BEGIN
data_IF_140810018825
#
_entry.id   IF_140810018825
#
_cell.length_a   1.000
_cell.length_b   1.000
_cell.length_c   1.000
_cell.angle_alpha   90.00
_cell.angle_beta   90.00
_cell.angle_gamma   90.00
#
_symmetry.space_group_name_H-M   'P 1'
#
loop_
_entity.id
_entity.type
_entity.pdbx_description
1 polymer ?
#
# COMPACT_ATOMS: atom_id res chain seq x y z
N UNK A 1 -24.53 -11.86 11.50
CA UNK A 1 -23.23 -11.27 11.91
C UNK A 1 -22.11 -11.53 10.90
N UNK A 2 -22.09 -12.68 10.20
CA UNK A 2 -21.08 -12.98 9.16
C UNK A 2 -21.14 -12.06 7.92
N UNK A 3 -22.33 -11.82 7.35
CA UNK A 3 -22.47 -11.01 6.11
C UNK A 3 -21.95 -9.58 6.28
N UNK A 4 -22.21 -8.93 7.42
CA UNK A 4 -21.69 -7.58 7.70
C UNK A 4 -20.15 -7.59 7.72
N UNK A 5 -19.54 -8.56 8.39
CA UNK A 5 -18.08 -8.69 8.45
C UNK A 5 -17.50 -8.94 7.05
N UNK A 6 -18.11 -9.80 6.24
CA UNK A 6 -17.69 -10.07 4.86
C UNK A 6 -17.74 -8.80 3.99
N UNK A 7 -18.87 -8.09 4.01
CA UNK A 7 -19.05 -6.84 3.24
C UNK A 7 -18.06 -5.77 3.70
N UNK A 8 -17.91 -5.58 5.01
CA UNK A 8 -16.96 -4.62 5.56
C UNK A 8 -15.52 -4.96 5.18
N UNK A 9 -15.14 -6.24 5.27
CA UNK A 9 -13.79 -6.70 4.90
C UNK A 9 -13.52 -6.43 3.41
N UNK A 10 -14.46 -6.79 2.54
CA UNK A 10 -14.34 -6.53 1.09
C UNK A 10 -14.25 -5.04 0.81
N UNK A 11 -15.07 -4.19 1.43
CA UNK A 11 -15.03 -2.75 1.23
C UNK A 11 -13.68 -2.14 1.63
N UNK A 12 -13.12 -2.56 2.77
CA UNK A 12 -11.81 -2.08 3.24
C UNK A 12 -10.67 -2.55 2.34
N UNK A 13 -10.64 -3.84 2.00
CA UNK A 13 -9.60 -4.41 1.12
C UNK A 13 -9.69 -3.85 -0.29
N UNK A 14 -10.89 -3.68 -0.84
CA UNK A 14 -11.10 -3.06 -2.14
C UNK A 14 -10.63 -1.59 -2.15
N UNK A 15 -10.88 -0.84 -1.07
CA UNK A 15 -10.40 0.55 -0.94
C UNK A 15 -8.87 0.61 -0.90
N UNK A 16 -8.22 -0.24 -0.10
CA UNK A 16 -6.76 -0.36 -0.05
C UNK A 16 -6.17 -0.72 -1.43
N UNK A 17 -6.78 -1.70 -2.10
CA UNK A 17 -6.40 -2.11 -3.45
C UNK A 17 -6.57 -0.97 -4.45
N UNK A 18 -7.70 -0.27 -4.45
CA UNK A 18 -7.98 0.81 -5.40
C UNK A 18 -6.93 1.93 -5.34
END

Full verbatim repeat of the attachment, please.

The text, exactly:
data_IF_140810018825
#
_entry.id   IF_140810018825
#
_cell.length_a   1.000
_cell.length_b   1.000
_cell.length_c   1.000
_cell.angle_alpha   90.00
_cell.angle_beta   90.00
_cell.angle_gamma   90.00
#
_symmetry.space_group_name_H-M   'P 1'
#
loop_
_entity.id
_entity.type
_entity.pdbx_description
1 polymer ?
#
# COMPACT_ATOMS: atom_id res chain seq x y z
N UNK A 1 -24.53 -11.86 11.50
CA UNK A 1 -23.23 -11.27 11.91
C UNK A 1 -22.11 -11.53 10.90
N UNK A 2 -22.09 -12.68 10.20
CA UNK A 2 -21.08 -12.98 9.16
C UNK A 2 -21.14 -12.06 7.92
N UNK A 3 -22.33 -11.82 7.35
CA UNK A 3 -22.47 -11.01 6.11
C UNK A 3 -21.95 -9.58 6.28
N UNK A 4 -22.21 -8.93 7.42
CA UNK A 4 -21.69 -7.58 7.70
C UNK A 4 -20.15 -7.59 7.72
N UNK A 5 -19.54 -8.56 8.39
CA UNK A 5 -18.08 -8.69 8.45
C UNK A 5 -17.50 -8.94 7.05
N UNK A 6 -18.11 -9.80 6.24
CA UNK A 6 -17.69 -10.07 4.86
C UNK A 6 -17.74 -8.80 3.99
N UNK A 7 -18.87 -8.09 4.01
CA UNK A 7 -19.05 -6.84 3.24
C UNK A 7 -18.06 -5.77 3.70
N UNK A 8 -17.91 -5.58 5.01
CA UNK A 8 -16.96 -4.62 5.56
C UNK A 8 -15.52 -4.96 5.18
N UNK A 9 -15.14 -6.24 5.27
CA UNK A 9 -13.79 -6.70 4.90
C UNK A 9 -13.52 -6.43 3.41
N UNK A 10 -14.46 -6.79 2.54
CA UNK A 10 -14.34 -6.53 1.09
C UNK A 10 -14.25 -5.04 0.81
N UNK A 11 -15.07 -4.19 1.43
CA UNK A 11 -15.03 -2.75 1.23
C UNK A 11 -13.68 -2.14 1.63
N UNK A 12 -13.12 -2.56 2.77
CA UNK A 12 -11.81 -2.08 3.24
C UNK A 12 -10.67 -2.55 2.34
N UNK A 13 -10.64 -3.84 2.00
CA UNK A 13 -9.60 -4.41 1.12
C UNK A 13 -9.69 -3.85 -0.29
N UNK A 14 -10.89 -3.68 -0.84
CA UNK A 14 -11.10 -3.06 -2.14
C UNK A 14 -10.63 -1.59 -2.15
N UNK A 15 -10.88 -0.84 -1.07
CA UNK A 15 -10.40 0.55 -0.94
C UNK A 15 -8.87 0.61 -0.90
N UNK A 16 -8.22 -0.24 -0.10
CA UNK A 16 -6.76 -0.36 -0.05
C UNK A 16 -6.17 -0.72 -1.43
N UNK A 17 -6.78 -1.70 -2.10
CA UNK A 17 -6.40 -2.11 -3.45
C UNK A 17 -6.57 -0.97 -4.45
N UNK A 18 -7.70 -0.27 -4.45
CA UNK A 18 -7.98 0.81 -5.40
C UNK A 18 -6.93 1.93 -5.34